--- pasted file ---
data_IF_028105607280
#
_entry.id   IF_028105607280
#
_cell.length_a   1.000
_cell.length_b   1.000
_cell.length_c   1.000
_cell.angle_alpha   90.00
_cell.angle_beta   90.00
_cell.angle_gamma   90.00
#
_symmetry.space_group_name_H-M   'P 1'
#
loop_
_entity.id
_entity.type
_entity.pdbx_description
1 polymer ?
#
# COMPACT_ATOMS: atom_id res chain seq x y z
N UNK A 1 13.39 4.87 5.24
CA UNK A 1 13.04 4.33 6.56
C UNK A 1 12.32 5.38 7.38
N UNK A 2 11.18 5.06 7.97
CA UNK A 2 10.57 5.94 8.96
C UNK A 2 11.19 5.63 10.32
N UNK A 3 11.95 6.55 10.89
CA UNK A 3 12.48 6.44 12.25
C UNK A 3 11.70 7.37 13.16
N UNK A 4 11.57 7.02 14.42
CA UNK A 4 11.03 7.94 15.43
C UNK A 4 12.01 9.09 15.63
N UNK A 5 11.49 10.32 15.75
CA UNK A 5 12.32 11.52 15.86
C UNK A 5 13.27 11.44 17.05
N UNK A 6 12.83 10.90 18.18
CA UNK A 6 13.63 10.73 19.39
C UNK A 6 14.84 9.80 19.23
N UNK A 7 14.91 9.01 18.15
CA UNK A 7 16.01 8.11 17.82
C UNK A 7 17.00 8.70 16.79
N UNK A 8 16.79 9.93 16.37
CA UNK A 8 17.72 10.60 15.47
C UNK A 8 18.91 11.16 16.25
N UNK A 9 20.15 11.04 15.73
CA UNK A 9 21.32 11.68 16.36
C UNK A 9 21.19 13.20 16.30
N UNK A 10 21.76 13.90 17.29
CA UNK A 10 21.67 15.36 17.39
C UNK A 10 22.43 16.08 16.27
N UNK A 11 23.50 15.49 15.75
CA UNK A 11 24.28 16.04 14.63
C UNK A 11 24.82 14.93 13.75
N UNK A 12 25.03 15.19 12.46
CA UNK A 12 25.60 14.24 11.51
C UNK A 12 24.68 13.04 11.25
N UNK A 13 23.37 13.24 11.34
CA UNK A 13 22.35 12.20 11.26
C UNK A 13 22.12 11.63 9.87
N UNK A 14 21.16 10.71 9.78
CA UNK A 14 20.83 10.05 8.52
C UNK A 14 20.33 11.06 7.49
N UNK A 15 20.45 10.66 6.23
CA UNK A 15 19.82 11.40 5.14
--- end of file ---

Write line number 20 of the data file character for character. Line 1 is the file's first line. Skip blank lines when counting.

# COMPACT_ATOMS: atom_id res chain seq x y z